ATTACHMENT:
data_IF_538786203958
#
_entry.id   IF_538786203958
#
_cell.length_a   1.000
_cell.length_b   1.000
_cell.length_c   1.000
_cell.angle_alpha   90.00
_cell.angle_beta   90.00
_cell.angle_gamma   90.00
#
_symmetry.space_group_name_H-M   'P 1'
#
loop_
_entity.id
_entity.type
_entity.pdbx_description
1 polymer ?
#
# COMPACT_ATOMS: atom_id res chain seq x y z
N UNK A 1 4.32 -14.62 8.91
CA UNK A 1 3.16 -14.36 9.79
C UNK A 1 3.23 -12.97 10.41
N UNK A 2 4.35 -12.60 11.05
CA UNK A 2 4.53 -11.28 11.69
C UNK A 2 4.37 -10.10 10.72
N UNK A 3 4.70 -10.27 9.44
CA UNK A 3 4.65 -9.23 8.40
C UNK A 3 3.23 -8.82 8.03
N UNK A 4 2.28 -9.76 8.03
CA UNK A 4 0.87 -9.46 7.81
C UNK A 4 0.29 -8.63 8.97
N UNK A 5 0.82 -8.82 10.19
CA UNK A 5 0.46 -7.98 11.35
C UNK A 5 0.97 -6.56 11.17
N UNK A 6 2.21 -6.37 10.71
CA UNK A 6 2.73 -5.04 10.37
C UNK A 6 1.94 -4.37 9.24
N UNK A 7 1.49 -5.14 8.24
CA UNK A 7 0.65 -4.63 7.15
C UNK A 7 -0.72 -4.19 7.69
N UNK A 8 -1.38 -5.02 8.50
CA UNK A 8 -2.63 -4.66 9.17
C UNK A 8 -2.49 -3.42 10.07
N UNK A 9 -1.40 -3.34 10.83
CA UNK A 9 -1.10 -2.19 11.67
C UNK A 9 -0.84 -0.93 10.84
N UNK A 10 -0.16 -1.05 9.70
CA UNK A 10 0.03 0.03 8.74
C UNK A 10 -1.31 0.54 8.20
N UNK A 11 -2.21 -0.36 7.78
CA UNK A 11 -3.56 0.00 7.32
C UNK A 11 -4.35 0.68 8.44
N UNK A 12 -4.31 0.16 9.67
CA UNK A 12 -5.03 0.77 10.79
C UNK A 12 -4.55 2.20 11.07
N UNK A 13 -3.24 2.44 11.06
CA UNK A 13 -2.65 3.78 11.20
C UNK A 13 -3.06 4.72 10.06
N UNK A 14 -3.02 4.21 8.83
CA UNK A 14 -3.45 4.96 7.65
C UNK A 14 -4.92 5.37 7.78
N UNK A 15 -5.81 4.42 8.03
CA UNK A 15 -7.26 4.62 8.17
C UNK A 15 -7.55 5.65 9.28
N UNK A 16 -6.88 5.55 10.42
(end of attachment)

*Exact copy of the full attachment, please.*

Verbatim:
data_IF_538786203958
#
_entry.id   IF_538786203958
#
_cell.length_a   1.000
_cell.length_b   1.000
_cell.length_c   1.000
_cell.angle_alpha   90.00
_cell.angle_beta   90.00
_cell.angle_gamma   90.00
#
_symmetry.space_group_name_H-M   'P 1'
#
loop_
_entity.id
_entity.type
_entity.pdbx_description
1 polymer ?
#
# COMPACT_ATOMS: atom_id res chain seq x y z
N UNK A 1 4.32 -14.62 8.91
CA UNK A 1 3.16 -14.36 9.79
C UNK A 1 3.23 -12.97 10.41
N UNK A 2 4.35 -12.60 11.05
CA UNK A 2 4.53 -11.28 11.69
C UNK A 2 4.37 -10.10 10.72
N UNK A 3 4.70 -10.27 9.44
CA UNK A 3 4.65 -9.23 8.40
C UNK A 3 3.23 -8.82 8.03
N UNK A 4 2.28 -9.76 8.03
CA UNK A 4 0.87 -9.46 7.81
C UNK A 4 0.29 -8.63 8.97
N UNK A 5 0.82 -8.82 10.19
CA UNK A 5 0.46 -7.98 11.35
C UNK A 5 0.97 -6.56 11.17
N UNK A 6 2.21 -6.37 10.71
CA UNK A 6 2.73 -5.04 10.37
C UNK A 6 1.94 -4.37 9.24
N UNK A 7 1.49 -5.14 8.24
CA UNK A 7 0.65 -4.63 7.15
C UNK A 7 -0.72 -4.19 7.69
N UNK A 8 -1.38 -5.02 8.50
CA UNK A 8 -2.63 -4.66 9.17
C UNK A 8 -2.49 -3.42 10.07
N UNK A 9 -1.40 -3.34 10.83
CA UNK A 9 -1.10 -2.19 11.67
C UNK A 9 -0.84 -0.93 10.84
N UNK A 10 -0.16 -1.05 9.70
CA UNK A 10 0.03 0.03 8.74
C UNK A 10 -1.31 0.54 8.20
N UNK A 11 -2.21 -0.36 7.78
CA UNK A 11 -3.56 0.00 7.32
C UNK A 11 -4.35 0.68 8.44
N UNK A 12 -4.31 0.16 9.67
CA UNK A 12 -5.03 0.77 10.79
C UNK A 12 -4.55 2.20 11.07
N UNK A 13 -3.24 2.44 11.06
CA UNK A 13 -2.65 3.78 11.20
C UNK A 13 -3.06 4.72 10.06
N UNK A 14 -3.02 4.21 8.83
CA UNK A 14 -3.45 4.96 7.65
C UNK A 14 -4.92 5.37 7.78
N UNK A 15 -5.81 4.42 8.03
CA UNK A 15 -7.26 4.62 8.17
C UNK A 15 -7.55 5.65 9.28
N UNK A 16 -6.88 5.55 10.42